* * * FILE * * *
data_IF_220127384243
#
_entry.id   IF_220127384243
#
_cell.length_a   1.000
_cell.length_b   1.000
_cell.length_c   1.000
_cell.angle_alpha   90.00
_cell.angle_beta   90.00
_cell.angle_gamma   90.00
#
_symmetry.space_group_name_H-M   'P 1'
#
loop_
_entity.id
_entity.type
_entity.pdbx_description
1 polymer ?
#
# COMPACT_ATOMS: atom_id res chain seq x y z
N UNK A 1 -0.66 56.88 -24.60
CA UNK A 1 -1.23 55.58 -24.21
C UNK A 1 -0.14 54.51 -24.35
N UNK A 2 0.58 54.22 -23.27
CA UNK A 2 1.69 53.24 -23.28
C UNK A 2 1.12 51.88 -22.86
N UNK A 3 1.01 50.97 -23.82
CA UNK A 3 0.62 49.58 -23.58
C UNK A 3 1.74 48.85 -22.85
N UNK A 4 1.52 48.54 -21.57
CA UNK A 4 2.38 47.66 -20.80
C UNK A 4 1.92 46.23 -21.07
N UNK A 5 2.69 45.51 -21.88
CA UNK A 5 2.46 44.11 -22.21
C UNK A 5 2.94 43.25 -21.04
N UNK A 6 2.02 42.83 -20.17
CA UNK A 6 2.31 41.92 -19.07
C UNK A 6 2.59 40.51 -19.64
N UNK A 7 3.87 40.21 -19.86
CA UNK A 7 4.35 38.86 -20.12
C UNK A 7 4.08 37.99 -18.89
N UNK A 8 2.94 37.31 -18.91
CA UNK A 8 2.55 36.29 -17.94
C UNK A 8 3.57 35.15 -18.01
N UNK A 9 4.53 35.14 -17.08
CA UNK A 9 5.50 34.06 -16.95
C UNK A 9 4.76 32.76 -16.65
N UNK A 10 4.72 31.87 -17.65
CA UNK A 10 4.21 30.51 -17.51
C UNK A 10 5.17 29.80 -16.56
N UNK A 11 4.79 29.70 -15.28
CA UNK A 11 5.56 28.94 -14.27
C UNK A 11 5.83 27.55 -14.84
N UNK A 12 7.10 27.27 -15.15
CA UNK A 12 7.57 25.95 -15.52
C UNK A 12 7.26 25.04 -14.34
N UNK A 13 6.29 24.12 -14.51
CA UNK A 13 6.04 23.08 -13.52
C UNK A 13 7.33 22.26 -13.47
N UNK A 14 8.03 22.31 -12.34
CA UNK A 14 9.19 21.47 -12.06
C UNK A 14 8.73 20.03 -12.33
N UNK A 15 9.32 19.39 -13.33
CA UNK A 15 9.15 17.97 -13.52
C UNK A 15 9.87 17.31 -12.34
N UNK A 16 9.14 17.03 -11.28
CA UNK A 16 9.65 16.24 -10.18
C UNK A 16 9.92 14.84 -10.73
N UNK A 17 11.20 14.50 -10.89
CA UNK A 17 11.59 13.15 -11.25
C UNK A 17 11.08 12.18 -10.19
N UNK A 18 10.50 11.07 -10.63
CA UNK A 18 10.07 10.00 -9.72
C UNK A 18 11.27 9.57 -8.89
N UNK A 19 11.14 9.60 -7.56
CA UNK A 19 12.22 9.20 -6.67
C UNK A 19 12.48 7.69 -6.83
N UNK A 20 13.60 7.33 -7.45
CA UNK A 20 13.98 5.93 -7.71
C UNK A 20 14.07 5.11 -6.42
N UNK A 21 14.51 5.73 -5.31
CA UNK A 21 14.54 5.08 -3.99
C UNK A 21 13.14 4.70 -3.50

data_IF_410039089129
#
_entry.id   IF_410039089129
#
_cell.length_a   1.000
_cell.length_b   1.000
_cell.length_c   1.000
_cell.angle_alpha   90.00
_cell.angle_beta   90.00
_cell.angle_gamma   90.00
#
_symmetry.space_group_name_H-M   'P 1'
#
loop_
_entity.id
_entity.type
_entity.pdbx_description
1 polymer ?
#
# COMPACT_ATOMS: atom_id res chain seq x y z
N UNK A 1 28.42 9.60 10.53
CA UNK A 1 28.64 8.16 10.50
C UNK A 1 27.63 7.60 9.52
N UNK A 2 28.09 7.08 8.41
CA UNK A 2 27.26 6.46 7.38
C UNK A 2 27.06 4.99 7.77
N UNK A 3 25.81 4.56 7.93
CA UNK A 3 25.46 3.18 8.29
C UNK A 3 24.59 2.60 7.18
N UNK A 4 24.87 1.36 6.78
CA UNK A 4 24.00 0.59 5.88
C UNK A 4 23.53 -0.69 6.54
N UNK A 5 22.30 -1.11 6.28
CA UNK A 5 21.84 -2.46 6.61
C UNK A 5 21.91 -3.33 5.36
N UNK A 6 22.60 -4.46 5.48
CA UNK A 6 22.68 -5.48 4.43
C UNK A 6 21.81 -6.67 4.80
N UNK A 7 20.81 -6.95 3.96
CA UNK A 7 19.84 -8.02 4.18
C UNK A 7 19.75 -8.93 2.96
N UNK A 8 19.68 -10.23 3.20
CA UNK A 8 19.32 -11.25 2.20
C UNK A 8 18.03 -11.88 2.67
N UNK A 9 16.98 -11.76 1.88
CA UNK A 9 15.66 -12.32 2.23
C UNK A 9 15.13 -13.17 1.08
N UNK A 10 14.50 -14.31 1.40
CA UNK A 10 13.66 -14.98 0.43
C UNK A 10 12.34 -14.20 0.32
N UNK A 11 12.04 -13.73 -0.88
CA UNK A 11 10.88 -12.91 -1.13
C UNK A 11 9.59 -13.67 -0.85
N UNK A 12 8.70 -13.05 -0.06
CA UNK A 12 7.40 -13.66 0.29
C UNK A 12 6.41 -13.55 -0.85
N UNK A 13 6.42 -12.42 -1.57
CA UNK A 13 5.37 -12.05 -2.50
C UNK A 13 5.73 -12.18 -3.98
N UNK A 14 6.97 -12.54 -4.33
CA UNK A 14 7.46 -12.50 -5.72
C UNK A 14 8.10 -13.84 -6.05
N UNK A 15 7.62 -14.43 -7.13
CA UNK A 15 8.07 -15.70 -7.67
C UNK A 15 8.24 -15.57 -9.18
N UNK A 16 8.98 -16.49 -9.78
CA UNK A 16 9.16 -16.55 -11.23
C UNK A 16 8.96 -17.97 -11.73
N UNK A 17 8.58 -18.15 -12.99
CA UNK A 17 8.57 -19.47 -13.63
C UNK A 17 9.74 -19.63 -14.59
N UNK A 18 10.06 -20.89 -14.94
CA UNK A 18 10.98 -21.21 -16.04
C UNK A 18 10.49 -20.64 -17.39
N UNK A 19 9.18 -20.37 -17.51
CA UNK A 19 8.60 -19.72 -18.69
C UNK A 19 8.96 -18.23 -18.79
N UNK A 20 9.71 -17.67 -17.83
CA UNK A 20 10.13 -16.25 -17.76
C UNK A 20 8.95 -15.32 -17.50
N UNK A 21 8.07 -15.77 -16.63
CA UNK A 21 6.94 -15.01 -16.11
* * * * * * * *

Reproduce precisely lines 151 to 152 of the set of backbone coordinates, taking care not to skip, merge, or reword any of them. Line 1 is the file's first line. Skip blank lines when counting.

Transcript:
C UNK A 16 8.96 -17.97 -11.73
N UNK A 17 8.58 -18.15 -12.99